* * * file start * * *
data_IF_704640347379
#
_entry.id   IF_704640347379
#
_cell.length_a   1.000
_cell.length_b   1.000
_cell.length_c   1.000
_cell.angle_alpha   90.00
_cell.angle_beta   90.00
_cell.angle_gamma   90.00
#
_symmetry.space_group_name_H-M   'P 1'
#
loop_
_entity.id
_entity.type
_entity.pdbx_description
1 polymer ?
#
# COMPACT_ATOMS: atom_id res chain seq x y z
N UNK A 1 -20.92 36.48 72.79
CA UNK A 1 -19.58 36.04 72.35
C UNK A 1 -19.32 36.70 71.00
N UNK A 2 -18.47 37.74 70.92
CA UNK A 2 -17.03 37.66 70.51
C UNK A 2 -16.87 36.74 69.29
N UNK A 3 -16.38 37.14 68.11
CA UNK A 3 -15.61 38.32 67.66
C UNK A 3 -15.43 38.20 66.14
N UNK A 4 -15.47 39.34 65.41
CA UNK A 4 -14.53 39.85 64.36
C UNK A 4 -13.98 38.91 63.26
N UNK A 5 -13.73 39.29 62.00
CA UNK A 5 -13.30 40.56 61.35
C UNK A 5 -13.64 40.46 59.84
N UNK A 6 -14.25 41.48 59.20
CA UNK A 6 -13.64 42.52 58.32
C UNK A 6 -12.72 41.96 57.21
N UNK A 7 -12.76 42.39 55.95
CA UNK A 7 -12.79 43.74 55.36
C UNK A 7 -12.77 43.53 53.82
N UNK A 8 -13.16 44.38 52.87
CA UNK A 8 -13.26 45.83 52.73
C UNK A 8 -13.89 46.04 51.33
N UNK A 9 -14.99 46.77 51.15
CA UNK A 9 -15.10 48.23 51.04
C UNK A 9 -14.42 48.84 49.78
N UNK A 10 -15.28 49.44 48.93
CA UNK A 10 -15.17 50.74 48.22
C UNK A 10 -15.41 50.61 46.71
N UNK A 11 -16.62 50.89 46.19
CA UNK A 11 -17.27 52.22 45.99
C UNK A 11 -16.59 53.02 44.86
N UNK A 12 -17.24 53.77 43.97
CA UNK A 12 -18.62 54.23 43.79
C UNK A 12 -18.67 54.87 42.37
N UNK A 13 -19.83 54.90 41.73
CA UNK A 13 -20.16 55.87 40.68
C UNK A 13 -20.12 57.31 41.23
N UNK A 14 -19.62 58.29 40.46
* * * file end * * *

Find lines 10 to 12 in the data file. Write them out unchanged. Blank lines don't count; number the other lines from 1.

_cell.angle_gamma   90.00
#
_symmetry.space_group_name_H-M   'P 1'